Septic systems are often small in Mexico, but they can be retrofitted. If it is large enough and paper has been kept out, it probably won’t ever need to be pumped out. Micro-organisms decompose the solid waste that settles to the bottom of septic systems, so it’s not like it’s sitting there forever piling up.
Another reason so many private septic systems don’t get full is that builders have directed only black water to go into the vault. Grey water, what comes out of sinks (other than one with a disposal), showers, and bath tubs often go onto the property to water plants. This means there is a whole lot less water going into the septic tank compared to a lot of residential properties in the U.S.
Medicinal marijuana became legal in Mexico in mid-January, and recreational use may not be far behind.
The Senate in November 2020 passed a bill legalizing recreational marijuana. It still needs approval by the Chamber of Deputies. That branch of the federal government has until the end of April to make a decision.
The Mexico Supreme Court in 2018 determined that banning the use, possession and cultivation of marijuana for personal use was unconstitutional. The court has given lawmakers extensions to devise regulations to legalize the drug.
If Mexico does legalize recreational marijuana, it would be the largest country to do so. Canada and Uruguay are the countries where it is legal today. Marijuana legalization is being watched worldwide. As of late last year the United Nations’ Commission on Narcotic Drugs no longer classifies medical marijuana as a dangerous narcotic, a label that had been associated with this form of cannabis for more nearly six decades.
Mexico is considering allowing anyone who is at least 18 to grow 20 registered plants, with a yield not exceeding 480 grams a year, which is a little more than 1 pound. Personal possession would be cut off at 28 grams, or about 1 ounce.
It remains to be seen how legalization will affect the drug cartels. However, those organizations have beefed up their illicit trade with fentanyl and crystal meth because of marijuana legalization in several U.S. states.
While a decision about recreation marijuana is eminent, officials have said it’s unlikely the new rules would take effect in 2021.
Sidewalk configurations in parts of Baja Sur can be confusing. (Image: Kathryn Reed)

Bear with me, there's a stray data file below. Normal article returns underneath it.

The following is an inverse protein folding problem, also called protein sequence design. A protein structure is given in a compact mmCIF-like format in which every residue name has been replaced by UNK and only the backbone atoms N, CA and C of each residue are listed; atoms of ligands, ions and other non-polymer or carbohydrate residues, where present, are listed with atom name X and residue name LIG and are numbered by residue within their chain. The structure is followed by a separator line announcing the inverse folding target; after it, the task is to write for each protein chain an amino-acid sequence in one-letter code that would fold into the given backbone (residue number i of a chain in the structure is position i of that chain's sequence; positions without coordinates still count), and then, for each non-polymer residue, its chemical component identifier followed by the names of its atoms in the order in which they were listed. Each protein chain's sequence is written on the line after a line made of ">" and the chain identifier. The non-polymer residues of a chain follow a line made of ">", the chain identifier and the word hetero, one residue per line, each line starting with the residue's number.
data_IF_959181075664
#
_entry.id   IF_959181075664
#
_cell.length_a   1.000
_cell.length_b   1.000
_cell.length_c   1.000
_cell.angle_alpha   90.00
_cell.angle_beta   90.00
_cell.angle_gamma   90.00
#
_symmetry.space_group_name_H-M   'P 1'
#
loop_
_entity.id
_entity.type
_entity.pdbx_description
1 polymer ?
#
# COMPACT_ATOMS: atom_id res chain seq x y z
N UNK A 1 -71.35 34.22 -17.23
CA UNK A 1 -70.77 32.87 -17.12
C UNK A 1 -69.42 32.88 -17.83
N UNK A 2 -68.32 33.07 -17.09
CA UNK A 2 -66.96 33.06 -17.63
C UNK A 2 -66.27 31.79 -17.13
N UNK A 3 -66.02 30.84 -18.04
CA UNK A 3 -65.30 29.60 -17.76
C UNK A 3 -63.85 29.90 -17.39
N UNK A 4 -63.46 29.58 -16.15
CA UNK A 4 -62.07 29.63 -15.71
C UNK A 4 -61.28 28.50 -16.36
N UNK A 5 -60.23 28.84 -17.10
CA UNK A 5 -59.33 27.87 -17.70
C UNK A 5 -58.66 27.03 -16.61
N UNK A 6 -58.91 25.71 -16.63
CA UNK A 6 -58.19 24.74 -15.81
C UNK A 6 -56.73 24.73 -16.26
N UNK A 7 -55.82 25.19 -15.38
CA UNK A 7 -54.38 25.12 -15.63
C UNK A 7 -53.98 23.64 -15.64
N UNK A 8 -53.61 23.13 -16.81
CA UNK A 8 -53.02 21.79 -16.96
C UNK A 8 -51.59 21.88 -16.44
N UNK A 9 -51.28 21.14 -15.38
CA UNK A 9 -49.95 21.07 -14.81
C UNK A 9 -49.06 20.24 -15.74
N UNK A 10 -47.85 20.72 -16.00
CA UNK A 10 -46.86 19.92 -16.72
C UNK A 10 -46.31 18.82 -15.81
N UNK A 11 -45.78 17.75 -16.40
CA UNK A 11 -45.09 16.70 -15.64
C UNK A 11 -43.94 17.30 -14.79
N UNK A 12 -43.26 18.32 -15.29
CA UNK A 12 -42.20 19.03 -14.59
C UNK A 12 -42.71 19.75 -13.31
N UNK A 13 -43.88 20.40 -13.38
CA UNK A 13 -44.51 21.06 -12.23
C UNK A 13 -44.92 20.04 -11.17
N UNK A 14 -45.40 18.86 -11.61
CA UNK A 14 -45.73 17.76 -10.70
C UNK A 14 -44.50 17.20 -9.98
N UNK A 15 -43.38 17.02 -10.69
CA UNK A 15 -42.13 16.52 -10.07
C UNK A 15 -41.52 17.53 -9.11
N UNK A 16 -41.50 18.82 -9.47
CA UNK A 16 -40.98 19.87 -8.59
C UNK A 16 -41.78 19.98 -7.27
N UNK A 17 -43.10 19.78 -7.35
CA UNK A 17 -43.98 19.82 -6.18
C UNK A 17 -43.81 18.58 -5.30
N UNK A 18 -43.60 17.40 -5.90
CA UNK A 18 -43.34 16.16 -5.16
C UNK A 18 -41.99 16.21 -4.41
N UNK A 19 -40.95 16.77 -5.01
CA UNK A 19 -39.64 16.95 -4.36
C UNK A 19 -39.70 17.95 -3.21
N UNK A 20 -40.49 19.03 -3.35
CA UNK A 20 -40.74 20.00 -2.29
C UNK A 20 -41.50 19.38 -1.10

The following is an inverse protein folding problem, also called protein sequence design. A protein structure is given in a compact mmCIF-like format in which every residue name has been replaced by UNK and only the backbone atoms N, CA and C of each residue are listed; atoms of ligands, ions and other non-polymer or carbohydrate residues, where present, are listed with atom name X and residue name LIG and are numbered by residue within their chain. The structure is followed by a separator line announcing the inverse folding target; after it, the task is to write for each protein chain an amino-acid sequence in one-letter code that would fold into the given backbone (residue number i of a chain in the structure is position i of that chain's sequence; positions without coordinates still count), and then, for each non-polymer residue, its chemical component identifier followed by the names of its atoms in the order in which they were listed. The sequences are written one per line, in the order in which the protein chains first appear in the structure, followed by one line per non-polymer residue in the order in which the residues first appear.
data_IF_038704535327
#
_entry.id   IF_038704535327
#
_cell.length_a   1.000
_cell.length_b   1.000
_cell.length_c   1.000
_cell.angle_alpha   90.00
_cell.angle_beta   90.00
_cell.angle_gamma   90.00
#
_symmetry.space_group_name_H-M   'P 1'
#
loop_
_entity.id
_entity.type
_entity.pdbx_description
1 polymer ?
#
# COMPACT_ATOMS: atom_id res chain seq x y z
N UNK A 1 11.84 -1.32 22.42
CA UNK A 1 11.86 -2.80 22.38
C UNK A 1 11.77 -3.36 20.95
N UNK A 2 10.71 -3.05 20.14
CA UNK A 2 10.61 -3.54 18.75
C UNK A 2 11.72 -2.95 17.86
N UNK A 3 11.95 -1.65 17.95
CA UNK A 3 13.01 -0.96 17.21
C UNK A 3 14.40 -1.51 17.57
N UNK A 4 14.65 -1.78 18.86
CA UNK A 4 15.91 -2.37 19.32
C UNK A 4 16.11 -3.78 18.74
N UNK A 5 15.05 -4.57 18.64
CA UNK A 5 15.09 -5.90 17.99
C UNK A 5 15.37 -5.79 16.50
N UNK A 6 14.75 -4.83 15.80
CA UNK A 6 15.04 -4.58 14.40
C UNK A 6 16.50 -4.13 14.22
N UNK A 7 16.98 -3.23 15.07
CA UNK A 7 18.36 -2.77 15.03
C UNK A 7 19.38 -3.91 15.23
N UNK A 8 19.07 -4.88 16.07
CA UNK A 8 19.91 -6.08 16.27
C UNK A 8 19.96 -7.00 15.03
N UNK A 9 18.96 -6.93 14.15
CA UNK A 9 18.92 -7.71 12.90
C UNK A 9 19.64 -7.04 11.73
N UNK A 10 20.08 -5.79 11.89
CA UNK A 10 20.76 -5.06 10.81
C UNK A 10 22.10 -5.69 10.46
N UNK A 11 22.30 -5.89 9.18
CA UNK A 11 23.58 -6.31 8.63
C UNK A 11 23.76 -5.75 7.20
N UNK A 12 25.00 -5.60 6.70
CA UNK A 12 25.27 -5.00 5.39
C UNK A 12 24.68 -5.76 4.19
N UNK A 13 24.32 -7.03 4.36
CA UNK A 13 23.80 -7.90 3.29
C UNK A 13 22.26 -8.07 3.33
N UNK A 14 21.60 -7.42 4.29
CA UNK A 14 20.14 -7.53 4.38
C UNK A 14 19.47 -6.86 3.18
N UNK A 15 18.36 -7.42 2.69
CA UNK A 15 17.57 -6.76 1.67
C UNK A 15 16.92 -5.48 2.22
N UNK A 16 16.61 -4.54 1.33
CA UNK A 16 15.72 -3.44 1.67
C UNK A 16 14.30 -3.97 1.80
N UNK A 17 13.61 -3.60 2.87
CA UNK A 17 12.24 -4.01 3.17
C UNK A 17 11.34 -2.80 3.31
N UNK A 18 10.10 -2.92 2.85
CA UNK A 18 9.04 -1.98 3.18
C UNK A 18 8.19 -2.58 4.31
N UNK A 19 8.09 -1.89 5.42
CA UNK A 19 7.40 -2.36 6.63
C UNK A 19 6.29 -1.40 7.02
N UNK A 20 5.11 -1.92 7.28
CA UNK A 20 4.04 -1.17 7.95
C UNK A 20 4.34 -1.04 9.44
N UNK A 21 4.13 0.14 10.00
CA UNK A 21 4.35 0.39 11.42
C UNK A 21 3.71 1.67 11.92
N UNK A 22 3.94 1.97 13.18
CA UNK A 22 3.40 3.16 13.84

Walking in Baja can be dangerous. It has nothing to do with the people, but instead everything to do with the infrastructure.
Sidewalks, while they exist, are not built to a uniform scale. It’s a good idea to look down. Sometimes, though, it’s wise to look up because a power pole could be in the middle of the concrete.
It is common for poles to be in a sidewalk. (Image: Kathryn Reed)
Sidewalks in Mexico don’t have to conform to any particular standard. Uniformity does not exist because it is usually up to the contractor on the project to build what he wants. This is the opposite of the United States where the Federal Highway Administration regulates sidewalk construction. Some rules in the U.S. include, “(A)dequate width of travel lanes, a buffer from the travel lane, curbing, minimum width, gentle cross-slope [2 percent or less], a buffer to private properties, adequate sight distances around corners and at driveways, shy distances to walls and other structures, a clear path of travel free of street furniture, continuity, a well-maintained condition, ramps at corners, and flat areas across driveways.”
Stairs may suddenly appear on a sidewalk. (Image: Kathryn Reed)
Mexico could take a lesson from its northern neighbor. It’s so bad in some places in Baja Sur that walking in the street seems like a safer alternative. Though, based on statistics, Mexico streets are also not welcoming to walkers.
“Roughly 40 people die in traffic each day in Mexico, due to speeding cars, drunk driving, and a lack of traffic law enforcement. Its streets are the seventh deadliest in the world, according to the World Health Organization,” Bloomberg CityLabs reported in 2019.
Danger can presents itself on sidewalks in Baja, like this abrupt drop off. (Image: Kathryn Reed)
With taxpayer dollars being limited, it’s understandable ripping up current sidewalks and replacing them with better ones is not going to happen. Still, it would behoove the Mexican powers that be to put standards in place for new construction or when repairs are being made to roads or the actual sidewalks.
It would be near impossible to use crutches, a walker or wheelchair in parts of Baja because the sidewalks are that difficult to navigate. For the able bodied, they are not something to run on. It might just end with a foot or more drop or be jarring because of the steep dips at the various ingress/egress points.
On a positive note, when in a town these sidewalks make one slow down while walking and take in all the surroundings, so that’s not a bad thing.